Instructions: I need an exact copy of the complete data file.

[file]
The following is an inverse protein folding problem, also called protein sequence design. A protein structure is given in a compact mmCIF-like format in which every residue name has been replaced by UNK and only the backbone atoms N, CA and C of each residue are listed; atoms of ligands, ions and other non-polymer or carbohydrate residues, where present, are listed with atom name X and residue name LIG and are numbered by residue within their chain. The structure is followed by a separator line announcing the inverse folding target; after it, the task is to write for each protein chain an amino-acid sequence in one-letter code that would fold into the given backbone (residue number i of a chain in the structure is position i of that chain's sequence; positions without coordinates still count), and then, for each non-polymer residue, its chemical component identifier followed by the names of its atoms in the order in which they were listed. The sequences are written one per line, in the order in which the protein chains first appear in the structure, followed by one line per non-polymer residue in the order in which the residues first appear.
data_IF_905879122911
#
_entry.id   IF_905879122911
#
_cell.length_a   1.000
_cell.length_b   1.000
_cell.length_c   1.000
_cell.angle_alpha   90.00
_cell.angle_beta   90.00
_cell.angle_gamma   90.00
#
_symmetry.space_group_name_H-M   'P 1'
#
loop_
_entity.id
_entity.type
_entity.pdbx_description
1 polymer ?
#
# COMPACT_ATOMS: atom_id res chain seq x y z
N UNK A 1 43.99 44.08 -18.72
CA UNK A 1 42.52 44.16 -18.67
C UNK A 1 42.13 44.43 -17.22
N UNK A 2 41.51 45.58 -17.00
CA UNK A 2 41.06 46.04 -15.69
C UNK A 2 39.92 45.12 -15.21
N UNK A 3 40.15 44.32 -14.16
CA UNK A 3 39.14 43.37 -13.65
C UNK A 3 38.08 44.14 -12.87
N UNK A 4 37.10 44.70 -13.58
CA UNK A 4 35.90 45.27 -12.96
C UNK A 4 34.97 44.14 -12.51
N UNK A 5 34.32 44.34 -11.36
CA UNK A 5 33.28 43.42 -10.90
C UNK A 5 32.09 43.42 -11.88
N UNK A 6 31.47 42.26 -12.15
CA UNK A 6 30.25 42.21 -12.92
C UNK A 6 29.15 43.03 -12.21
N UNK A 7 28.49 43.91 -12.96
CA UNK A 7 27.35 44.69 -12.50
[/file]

The following is an inverse protein folding problem, also called protein sequence design. A protein structure is given in a compact mmCIF-like format in which every residue name has been replaced by UNK and only the backbone atoms N, CA and C of each residue are listed; atoms of ligands, ions and other non-polymer or carbohydrate residues, where present, are listed with atom name X and residue name LIG and are numbered by residue within their chain. The structure is followed by a separator line announcing the inverse folding target; after it, the task is to write for each protein chain an amino-acid sequence in one-letter code that would fold into the given backbone (residue number i of a chain in the structure is position i of that chain's sequence; positions without coordinates still count), and then, for each non-polymer residue, its chemical component identifier followed by the names of its atoms in the order in which they were listed. The sequences are written one per line, in the order in which the protein chains first appear in the structure, followed by one line per non-polymer residue in the order in which the residues first appear.
data_IF_905879122911
#
_entry.id   IF_905879122911
#
_cell.length_a   1.000
_cell.length_b   1.000
_cell.length_c   1.000
_cell.angle_alpha   90.00
_cell.angle_beta   90.00
_cell.angle_gamma   90.00
#
_symmetry.space_group_name_H-M   'P 1'
#
loop_
_entity.id
_entity.type
_entity.pdbx_description
1 polymer ?
#
# COMPACT_ATOMS: atom_id res chain seq x y z
N UNK A 1 43.99 44.08 -18.72
CA UNK A 1 42.52 44.16 -18.67
C UNK A 1 42.13 44.43 -17.22
N UNK A 2 41.51 45.58 -17.00
CA UNK A 2 41.06 46.04 -15.69
C UNK A 2 39.92 45.12 -15.21
N UNK A 3 40.15 44.32 -14.16
CA UNK A 3 39.14 43.37 -13.65
C UNK A 3 38.08 44.14 -12.87
N UNK A 4 37.10 44.70 -13.58
CA UNK A 4 35.90 45.27 -12.96
C UNK A 4 34.97 44.14 -12.51
N UNK A 5 34.32 44.34 -11.36
CA UNK A 5 33.28 43.42 -10.90
C UNK A 5 32.09 43.42 -11.88
N UNK A 6 31.47 42.26 -12.15
CA UNK A 6 30.25 42.21 -12.92
C UNK A 6 29.15 43.03 -12.21
N UNK A 7 28.49 43.91 -12.96
CA UNK A 7 27.35 44.69 -12.50